The labour market for engineers has been unimpressed by the current crisis - engineers remain in demand. And there have been no concessions regarding salary either: engineers continue to earn above-average salaries.
© Charles Taylor - 123rf.comOne phone call - and just a few days later Achim Wagner* signed his first employment contract. "I was directly taken on by the company where I had written my Diplom thesis", recalls the electrical engineer, who specialises in micro electronics. "My boss even got a bonus for it."
Businesses are no longer complaining of a lack of young engineers as loudly as they were a few years ago. And the salary curves for mechanical, process and electrical engineers are no longer as steep as they used to be either. What is more surprising is how little the crisis has affected the labour market for engineers: according to the German Institute for Economic Research (Institut der Deutschen Wirtschaft, IW), demand for engineers fell from its highest level in September 2008 (68,800) to 21,200 in January 2010. But since then, engineers have again been increasingly in demand. In addition to economic developments, there is also a demographic aspect to this situation: 30,000 students currently graduate from the engineering faculties each year, but 36,000 engineers retire annually. What is rare, is expensive - this rule applies all the more to the labour market. That's why engineers continue to rake in above-average salaries: salary specialist PersonalMarkt has calculated an average rate of 54,700 euros. By comparison, for all other academic careers the average is 49,700 euros.
The highest salaries are in production and salesEngineers can look forward to comparatively high entry-level salaries right from the start of their careers. For example, engineers in the automotive industry start out with an average salary of approximately 46,600 euros a year. But the job itself is also an important factor: at approximately 54,000 euros, the highest earners are production engineers, followed by sales engineers (approximately 53,000 euros) and engineers in maintenance (approximately 52,000 euros). Due to bonus payments alone, more money can often be earned in sales than in other fields. Engineers in project management follow at some distance with 48,100 euros, then come electrical engineers with 47,800 euros and engineers in construction with 45,300 euros. Salaries increase with increasing professional experience - for example, an engineer in the automotive industry with ten years of professional experience will already earn just under 70,000 euros a year.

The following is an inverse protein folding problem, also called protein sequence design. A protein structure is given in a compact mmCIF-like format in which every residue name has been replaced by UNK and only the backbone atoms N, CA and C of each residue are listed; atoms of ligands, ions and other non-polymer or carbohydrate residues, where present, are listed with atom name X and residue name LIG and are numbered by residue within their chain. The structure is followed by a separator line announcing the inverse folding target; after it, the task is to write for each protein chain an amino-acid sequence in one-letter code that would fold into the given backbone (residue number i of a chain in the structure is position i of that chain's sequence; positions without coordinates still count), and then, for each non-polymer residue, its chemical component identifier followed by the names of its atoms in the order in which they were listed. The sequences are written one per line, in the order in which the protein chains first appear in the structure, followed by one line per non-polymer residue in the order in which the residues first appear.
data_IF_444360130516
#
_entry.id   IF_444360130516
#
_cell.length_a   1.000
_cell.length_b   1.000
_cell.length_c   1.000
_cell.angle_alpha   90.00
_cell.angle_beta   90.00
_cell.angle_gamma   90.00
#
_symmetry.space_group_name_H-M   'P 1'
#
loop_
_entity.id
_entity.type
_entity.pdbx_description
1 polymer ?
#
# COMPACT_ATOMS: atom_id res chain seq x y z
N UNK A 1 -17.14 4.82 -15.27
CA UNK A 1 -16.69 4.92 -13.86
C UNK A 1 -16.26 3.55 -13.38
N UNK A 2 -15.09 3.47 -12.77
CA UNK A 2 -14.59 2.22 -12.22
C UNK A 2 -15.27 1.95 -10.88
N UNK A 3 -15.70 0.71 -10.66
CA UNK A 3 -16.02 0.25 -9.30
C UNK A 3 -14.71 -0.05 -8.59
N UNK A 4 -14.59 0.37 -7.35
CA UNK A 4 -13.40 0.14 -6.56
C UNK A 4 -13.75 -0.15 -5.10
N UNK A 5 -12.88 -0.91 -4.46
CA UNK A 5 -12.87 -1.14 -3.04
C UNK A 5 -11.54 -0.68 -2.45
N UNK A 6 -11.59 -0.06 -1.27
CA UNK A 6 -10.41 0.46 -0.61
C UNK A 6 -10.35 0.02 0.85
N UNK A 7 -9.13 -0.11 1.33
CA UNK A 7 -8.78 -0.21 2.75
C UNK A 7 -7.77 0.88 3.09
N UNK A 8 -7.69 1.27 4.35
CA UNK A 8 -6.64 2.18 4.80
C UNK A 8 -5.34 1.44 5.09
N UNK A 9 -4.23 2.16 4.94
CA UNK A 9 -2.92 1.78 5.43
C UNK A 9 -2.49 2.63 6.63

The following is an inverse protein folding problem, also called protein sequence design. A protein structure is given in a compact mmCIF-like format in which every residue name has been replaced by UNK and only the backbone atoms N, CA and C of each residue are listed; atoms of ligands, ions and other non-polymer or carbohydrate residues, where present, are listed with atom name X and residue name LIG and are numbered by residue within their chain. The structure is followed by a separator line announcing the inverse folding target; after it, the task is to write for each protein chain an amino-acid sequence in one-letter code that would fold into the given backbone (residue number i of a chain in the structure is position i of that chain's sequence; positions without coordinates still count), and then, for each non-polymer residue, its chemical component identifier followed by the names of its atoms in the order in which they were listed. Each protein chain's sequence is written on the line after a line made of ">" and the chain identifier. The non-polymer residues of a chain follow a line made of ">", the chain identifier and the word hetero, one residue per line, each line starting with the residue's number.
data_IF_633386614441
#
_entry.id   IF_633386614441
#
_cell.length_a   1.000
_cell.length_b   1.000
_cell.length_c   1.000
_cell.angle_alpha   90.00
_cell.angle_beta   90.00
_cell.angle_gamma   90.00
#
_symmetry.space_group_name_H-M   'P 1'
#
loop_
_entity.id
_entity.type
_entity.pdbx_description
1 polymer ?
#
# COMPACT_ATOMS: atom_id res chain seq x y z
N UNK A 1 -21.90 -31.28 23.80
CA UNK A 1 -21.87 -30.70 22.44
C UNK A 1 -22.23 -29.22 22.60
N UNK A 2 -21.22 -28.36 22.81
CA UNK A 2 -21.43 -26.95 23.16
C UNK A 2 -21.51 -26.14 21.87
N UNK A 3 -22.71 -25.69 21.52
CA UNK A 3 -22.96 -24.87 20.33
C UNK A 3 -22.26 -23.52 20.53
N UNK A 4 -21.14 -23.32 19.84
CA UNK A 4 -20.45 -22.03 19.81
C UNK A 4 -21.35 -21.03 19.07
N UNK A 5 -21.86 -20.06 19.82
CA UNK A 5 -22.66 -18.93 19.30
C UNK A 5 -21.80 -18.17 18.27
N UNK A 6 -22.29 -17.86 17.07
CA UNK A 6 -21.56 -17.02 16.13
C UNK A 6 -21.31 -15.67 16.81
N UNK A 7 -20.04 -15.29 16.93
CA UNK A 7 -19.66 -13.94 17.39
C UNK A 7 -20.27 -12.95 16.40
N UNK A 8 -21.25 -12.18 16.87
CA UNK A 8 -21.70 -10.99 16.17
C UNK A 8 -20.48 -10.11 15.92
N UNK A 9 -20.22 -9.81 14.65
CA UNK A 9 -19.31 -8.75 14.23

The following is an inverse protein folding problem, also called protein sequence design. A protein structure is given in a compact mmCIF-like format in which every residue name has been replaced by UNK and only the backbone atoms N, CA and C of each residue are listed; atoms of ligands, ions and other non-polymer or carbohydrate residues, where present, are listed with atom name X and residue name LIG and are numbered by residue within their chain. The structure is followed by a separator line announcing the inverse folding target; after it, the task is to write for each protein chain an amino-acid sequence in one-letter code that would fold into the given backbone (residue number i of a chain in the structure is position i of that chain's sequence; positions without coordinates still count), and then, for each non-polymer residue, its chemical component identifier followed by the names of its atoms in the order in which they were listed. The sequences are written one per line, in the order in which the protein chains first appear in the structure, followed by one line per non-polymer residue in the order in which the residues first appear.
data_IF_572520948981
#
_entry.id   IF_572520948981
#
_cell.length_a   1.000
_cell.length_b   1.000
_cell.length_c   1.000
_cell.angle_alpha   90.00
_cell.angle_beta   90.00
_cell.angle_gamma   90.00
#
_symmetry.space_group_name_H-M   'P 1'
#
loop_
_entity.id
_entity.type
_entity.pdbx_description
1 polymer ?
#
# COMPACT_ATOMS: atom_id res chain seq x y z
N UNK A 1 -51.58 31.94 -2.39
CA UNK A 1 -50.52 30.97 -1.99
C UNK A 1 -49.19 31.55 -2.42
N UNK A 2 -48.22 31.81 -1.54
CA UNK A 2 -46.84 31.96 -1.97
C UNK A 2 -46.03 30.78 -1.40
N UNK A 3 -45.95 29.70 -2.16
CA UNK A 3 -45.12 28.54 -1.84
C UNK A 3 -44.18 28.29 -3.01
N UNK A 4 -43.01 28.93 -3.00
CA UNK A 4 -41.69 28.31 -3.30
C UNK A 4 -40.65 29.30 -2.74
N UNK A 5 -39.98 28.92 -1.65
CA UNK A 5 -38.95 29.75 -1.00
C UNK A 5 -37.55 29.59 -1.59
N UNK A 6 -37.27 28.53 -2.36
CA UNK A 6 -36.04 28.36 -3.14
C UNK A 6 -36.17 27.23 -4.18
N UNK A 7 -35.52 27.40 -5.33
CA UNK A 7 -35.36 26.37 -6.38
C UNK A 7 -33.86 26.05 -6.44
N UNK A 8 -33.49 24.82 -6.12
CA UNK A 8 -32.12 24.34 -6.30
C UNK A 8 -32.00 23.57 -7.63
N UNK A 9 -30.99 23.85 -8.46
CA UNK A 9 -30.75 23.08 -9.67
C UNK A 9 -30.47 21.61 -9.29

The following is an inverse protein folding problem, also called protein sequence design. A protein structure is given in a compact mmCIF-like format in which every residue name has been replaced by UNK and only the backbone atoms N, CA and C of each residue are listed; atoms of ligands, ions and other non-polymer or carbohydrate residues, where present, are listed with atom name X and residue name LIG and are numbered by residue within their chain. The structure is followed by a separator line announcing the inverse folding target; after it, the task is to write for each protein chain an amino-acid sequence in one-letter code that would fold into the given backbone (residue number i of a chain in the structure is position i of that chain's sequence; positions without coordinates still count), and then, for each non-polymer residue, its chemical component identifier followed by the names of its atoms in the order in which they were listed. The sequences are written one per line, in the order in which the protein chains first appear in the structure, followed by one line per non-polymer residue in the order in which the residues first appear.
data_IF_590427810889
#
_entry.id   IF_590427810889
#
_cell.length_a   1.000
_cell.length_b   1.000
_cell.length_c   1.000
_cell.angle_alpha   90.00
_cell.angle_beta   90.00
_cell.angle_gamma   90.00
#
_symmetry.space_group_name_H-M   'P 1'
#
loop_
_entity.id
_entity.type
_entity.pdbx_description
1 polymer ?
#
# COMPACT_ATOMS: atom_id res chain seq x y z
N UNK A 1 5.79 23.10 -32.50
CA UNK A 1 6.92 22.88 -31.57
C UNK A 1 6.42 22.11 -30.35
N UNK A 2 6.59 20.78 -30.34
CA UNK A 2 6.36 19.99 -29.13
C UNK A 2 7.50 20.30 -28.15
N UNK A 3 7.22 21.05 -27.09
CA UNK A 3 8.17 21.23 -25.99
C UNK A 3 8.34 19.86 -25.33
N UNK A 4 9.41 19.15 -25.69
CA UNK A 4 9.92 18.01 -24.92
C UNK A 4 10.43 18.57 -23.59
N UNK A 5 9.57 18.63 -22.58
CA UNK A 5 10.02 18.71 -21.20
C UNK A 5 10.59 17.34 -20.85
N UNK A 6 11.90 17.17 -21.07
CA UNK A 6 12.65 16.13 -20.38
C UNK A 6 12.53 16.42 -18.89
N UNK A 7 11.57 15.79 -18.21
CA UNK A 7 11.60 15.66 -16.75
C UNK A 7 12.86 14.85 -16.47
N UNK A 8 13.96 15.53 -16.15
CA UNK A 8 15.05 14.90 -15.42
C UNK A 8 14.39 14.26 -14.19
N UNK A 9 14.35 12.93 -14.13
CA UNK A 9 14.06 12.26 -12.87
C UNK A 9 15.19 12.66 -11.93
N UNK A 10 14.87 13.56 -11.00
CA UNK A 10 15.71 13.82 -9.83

Consulting pays bestIn addition to the actual job, the industry also strongly affects salary. The highest salaries are paid in industrial jobs, where engineers earn an average of 64,300 euros. The service industry on the other hand only pays 55,600 euros. The industries that pay best include the semi-conductor industry (68,600 euros), telecommunications (67,600 euros), the chemical industry (65,800 euros) and the automotive industry (64,200 euros). The options available to engineering students today not only include a career as a consultant; they can also achieve a significantly higher salary by working at a consultancy firm: on average 70,300 euros a year. Engineers in the textile and garment industry earn significantly less (44,200 euros), and so do those in engineering companies (43,700 euros).
A tip for salary negotiations from PersonalMarkt:Under no circumstances allow yourself to be fobbed off until some unspecified time after the economic crisis. If in doubt, always arrange a new appointment six months later. Or switch companies. Then the sky's the limit.
Supervisory responsibility pays offEvery step up the hierarchy ladder also means more money. Taking on a managerial position boosts salary considerably. Engineers in administration at an automotive manufacturer for example earn approximately 56,400 euros annually. Project engineers whose remit includes team management already make as much as 65,200 euros a year. Project managers or heads of department in the automotive industry earn an average annual salary of 87,500 euros. And area managers entrusted with managing several levels of staff earn an average of 114,900 euros. A quarter of all area managers whose data were analysed even made more than 144,800 euros a year.
Achim Wagner* has meanwhile switched jobs for the first time; the Diplom engineer now works for a company in the aviation industry - and is earning significantly more. But that's not all: he now works 37.5 instead of 40 hours a week, has a company pension and is entitled to discounted flights.
* Name has been changed
1. November 2016
Graduate School of Economic & Social Sciences (GESS)
22. March 2017
Erasmus University Rotterdam